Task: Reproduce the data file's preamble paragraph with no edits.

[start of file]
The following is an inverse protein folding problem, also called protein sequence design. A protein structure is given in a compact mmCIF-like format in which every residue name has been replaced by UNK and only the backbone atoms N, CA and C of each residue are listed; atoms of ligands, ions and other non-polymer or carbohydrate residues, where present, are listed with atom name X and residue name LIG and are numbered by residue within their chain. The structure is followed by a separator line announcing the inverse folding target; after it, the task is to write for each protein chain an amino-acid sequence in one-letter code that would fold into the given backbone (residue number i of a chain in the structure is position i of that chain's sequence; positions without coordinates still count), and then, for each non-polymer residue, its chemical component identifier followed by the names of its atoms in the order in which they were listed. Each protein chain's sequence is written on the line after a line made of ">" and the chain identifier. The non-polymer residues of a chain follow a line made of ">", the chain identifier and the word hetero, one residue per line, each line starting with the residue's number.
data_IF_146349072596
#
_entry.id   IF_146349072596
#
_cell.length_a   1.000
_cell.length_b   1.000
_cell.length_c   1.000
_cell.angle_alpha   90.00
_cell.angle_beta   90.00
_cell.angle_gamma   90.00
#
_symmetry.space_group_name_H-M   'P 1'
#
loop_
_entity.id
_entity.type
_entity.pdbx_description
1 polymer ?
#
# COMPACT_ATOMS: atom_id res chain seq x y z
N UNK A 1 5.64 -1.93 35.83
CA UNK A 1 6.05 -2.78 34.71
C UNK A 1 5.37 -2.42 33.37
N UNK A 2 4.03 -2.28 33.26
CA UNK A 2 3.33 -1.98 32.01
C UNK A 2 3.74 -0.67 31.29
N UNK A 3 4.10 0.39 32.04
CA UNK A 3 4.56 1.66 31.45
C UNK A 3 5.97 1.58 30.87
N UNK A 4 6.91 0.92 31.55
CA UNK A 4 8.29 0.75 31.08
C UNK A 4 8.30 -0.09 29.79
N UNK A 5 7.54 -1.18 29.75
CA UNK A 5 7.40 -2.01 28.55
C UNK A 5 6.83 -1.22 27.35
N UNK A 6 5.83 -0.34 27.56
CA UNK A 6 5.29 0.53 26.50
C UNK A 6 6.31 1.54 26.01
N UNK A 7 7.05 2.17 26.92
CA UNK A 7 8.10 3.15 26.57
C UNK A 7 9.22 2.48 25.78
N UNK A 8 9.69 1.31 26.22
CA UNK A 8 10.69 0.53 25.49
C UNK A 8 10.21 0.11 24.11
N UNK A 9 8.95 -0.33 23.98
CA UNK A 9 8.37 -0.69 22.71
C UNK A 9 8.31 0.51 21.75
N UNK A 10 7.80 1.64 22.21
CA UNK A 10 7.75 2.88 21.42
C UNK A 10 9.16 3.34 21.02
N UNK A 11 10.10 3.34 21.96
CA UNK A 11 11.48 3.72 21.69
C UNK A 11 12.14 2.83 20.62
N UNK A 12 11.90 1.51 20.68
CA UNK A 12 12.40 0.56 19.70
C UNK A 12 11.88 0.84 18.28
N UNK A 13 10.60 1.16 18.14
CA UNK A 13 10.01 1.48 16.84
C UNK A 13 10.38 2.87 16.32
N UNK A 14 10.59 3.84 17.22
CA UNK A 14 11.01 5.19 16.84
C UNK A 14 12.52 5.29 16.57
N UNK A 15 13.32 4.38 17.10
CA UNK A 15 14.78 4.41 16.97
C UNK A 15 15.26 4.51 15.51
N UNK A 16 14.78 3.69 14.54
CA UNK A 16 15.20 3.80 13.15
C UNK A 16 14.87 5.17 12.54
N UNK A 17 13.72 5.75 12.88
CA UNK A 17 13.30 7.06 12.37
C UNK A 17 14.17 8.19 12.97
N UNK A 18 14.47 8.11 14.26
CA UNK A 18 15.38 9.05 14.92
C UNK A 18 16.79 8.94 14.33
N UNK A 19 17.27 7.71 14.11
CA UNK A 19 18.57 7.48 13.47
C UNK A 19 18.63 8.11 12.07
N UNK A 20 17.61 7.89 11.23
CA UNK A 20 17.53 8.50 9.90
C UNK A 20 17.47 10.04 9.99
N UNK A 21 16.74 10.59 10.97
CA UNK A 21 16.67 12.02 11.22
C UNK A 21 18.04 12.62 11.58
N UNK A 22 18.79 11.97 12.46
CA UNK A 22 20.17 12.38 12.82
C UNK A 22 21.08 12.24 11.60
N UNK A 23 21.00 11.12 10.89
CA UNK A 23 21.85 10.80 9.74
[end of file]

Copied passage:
The following is an inverse protein folding problem, also called protein sequence design. A protein structure is given in a compact mmCIF-like format in which every residue name has been replaced by UNK and only the backbone atoms N, CA and C of each residue are listed; atoms of ligands, ions and other non-polymer or carbohydrate residues, where present, are listed with atom name X and residue name LIG and are numbered by residue within their chain. The structure is followed by a separator line announcing the inverse folding target; after it, the task is to write for each protein chain an amino-acid sequence in one-letter code that would fold into the given backbone (residue number i of a chain in the structure is position i of that chain's sequence; positions without coordinates still count), and then, for each non-polymer residue, its chemical component identifier followed by the names of its atoms in the order in which they were listed. Each protein chain's sequence is written on the line after a line made of ">" and the chain identifier. The non-polymer residues of a chain follow a line made of ">", the chain identifier and the word hetero, one residue per line, each line starting with the residue's number.